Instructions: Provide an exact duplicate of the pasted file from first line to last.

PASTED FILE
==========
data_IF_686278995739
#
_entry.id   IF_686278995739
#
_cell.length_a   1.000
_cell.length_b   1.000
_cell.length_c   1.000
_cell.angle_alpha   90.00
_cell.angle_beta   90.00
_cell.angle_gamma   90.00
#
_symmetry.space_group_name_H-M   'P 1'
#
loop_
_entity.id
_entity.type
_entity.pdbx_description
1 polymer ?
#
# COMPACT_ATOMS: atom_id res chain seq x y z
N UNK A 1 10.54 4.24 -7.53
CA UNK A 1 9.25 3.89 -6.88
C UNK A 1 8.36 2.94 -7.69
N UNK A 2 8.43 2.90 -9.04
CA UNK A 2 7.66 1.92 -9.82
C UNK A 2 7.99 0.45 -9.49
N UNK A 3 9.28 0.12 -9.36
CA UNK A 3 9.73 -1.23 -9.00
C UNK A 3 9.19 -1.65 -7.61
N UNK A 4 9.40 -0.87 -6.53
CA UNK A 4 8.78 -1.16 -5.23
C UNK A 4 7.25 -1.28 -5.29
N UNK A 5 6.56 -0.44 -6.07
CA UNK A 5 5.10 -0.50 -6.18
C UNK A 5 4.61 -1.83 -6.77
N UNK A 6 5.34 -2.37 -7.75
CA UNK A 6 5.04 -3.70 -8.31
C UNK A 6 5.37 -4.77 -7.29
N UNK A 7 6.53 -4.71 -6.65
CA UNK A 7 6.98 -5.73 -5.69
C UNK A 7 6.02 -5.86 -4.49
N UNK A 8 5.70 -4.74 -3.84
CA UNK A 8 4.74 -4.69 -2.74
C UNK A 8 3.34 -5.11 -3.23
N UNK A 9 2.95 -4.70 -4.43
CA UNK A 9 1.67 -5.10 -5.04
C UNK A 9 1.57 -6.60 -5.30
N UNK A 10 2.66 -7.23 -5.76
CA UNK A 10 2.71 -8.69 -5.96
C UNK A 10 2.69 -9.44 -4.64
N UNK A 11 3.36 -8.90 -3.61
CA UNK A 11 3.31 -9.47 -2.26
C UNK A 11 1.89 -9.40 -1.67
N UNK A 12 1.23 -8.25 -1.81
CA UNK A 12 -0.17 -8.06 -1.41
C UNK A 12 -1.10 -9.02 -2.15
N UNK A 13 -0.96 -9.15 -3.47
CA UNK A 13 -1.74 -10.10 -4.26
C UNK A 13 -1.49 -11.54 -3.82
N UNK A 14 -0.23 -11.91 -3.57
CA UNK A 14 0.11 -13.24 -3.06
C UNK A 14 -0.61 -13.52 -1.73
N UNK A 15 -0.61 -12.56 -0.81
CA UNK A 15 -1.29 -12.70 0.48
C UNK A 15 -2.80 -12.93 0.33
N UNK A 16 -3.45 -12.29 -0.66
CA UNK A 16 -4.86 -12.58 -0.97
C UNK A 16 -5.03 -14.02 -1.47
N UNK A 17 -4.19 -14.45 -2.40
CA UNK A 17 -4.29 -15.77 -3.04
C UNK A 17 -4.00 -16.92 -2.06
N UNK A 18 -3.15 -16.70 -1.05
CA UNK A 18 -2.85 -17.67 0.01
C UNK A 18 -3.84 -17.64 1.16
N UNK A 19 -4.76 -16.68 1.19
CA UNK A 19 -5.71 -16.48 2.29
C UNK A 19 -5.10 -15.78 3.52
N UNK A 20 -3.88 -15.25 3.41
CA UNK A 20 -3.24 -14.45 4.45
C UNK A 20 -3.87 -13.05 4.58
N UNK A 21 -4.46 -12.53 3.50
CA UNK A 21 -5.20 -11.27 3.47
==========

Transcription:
data_IF_686278995739
#
_entry.id   IF_686278995739
#
_cell.length_a   1.000
_cell.length_b   1.000
_cell.length_c   1.000
_cell.angle_alpha   90.00
_cell.angle_beta   90.00
_cell.angle_gamma   90.00
#
_symmetry.space_group_name_H-M   'P 1'
#
loop_
_entity.id
_entity.type
_entity.pdbx_description
1 polymer ?
#
# COMPACT_ATOMS: atom_id res chain seq x y z
N UNK A 1 10.54 4.24 -7.53
CA UNK A 1 9.25 3.89 -6.88
C UNK A 1 8.36 2.94 -7.69
N UNK A 2 8.43 2.90 -9.04
CA UNK A 2 7.66 1.92 -9.82
C UNK A 2 7.99 0.45 -9.49
N UNK A 3 9.28 0.12 -9.36
CA UNK A 3 9.73 -1.23 -9.00
C UNK A 3 9.19 -1.65 -7.61
N UNK A 4 9.40 -0.87 -6.53
CA UNK A 4 8.78 -1.16 -5.23
C UNK A 4 7.25 -1.28 -5.29
N UNK A 5 6.56 -0.44 -6.07
CA UNK A 5 5.10 -0.50 -6.18
C UNK A 5 4.61 -1.83 -6.77
N UNK A 6 5.34 -2.37 -7.75
CA UNK A 6 5.04 -3.70 -8.31
C UNK A 6 5.37 -4.77 -7.29
N UNK A 7 6.53 -4.71 -6.65
CA UNK A 7 6.98 -5.73 -5.69
C UNK A 7 6.02 -5.86 -4.49
N UNK A 8 5.70 -4.74 -3.84
CA UNK A 8 4.74 -4.69 -2.74
C UNK A 8 3.34 -5.11 -3.23
N UNK A 9 2.95 -4.70 -4.43
CA UNK A 9 1.67 -5.10 -5.04
C UNK A 9 1.57 -6.60 -5.30
N UNK A 10 2.66 -7.23 -5.76
CA UNK A 10 2.71 -8.69 -5.96
C UNK A 10 2.69 -9.44 -4.64
N UNK A 11 3.36 -8.90 -3.61
CA UNK A 11 3.31 -9.47 -2.26
C UNK A 11 1.89 -9.40 -1.67
N UNK A 12 1.23 -8.25 -1.81
CA UNK A 12 -0.17 -8.06 -1.41
C UNK A 12 -1.10 -9.02 -2.15
N UNK A 13 -0.96 -9.15 -3.47
CA UNK A 13 -1.74 -10.10 -4.26
C UNK A 13 -1.49 -11.54 -3.82
N UNK A 14 -0.23 -11.91 -3.57
CA UNK A 14 0.11 -13.24 -3.06
C UNK A 14 -0.61 -13.52 -1.73
N UNK A 15 -0.61 -12.56 -0.81
CA UNK A 15 -1.29 -12.70 0.48
C UNK A 15 -2.80 -12.93 0.33
N UNK A 16 -3.45 -12.29 -0.66
CA UNK A 16 -4.86 -12.58 -0.97
C UNK A 16 -5.03 -14.02 -1.47
N UNK A 17 -4.19 -14.45 -2.40
CA UNK A 17 -4.29 -15.77 -3.04
C UNK A 17 -4.00 -16.92 -2.06
N UNK A 18 -3.15 -16.70 -1.05
CA UNK A 18 -2.85 -17.67 0.01
C UNK A 18 -3.84 -17.64 1.16
N UNK A 19 -4.76 -16.68 1.19
CA UNK A 19 -5.71 -16.48 2.29
C UNK A 19 -5.10 -15.78 3.52
N UNK A 20 -3.88 -15.25 3.41
CA UNK A 20 -3.24 -14.45 4.45
C UNK A 20 -3.87 -13.05 4.58
N UNK A 21 -4.46 -12.53 3.50
CA UNK A 21 -5.20 -11.27 3.47